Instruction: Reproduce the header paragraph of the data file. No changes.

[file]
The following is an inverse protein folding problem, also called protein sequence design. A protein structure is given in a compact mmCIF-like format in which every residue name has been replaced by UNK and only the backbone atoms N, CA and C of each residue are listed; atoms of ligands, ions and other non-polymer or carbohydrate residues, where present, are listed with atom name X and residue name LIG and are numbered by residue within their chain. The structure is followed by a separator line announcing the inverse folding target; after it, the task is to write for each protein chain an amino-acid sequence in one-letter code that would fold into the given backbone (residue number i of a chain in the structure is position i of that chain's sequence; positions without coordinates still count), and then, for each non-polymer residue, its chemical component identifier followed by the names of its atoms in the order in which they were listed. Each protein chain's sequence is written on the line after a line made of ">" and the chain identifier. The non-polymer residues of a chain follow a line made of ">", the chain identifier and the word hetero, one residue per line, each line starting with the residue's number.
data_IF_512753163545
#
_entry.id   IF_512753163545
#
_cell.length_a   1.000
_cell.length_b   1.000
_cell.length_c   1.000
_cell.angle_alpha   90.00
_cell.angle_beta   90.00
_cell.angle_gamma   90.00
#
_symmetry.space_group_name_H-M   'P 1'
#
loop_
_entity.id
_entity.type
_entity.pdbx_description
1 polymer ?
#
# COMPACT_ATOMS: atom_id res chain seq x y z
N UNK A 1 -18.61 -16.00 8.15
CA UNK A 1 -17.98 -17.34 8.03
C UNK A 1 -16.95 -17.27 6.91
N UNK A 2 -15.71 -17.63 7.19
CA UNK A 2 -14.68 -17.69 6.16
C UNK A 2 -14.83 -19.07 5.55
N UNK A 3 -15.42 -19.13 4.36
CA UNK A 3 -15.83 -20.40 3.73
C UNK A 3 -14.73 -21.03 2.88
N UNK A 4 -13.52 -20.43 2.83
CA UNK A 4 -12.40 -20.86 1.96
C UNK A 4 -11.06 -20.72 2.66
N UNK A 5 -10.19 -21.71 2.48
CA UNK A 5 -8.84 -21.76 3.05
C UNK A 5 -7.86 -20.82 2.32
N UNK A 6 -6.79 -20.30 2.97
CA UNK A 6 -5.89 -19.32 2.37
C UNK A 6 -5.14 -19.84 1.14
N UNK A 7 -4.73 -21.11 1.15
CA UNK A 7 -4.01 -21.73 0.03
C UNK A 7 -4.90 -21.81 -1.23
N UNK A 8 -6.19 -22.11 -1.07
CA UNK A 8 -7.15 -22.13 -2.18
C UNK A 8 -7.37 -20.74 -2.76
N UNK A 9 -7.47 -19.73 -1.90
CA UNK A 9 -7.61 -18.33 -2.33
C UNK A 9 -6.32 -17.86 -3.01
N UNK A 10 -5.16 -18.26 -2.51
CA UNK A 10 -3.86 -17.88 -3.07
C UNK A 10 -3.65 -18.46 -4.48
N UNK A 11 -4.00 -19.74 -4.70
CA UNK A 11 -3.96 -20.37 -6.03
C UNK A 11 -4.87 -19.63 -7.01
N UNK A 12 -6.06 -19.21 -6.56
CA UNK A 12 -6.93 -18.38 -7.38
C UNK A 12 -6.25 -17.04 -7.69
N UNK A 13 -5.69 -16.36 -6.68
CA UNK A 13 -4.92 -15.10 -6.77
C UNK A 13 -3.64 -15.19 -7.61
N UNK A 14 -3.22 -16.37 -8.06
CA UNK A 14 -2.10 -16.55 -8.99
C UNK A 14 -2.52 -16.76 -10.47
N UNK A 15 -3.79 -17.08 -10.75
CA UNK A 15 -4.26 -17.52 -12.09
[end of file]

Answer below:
The following is an inverse protein folding problem, also called protein sequence design. A protein structure is given in a compact mmCIF-like format in which every residue name has been replaced by UNK and only the backbone atoms N, CA and C of each residue are listed; atoms of ligands, ions and other non-polymer or carbohydrate residues, where present, are listed with atom name X and residue name LIG and are numbered by residue within their chain. The structure is followed by a separator line announcing the inverse folding target; after it, the task is to write for each protein chain an amino-acid sequence in one-letter code that would fold into the given backbone (residue number i of a chain in the structure is position i of that chain's sequence; positions without coordinates still count), and then, for each non-polymer residue, its chemical component identifier followed by the names of its atoms in the order in which they were listed. Each protein chain's sequence is written on the line after a line made of ">" and the chain identifier. The non-polymer residues of a chain follow a line made of ">", the chain identifier and the word hetero, one residue per line, each line starting with the residue's number.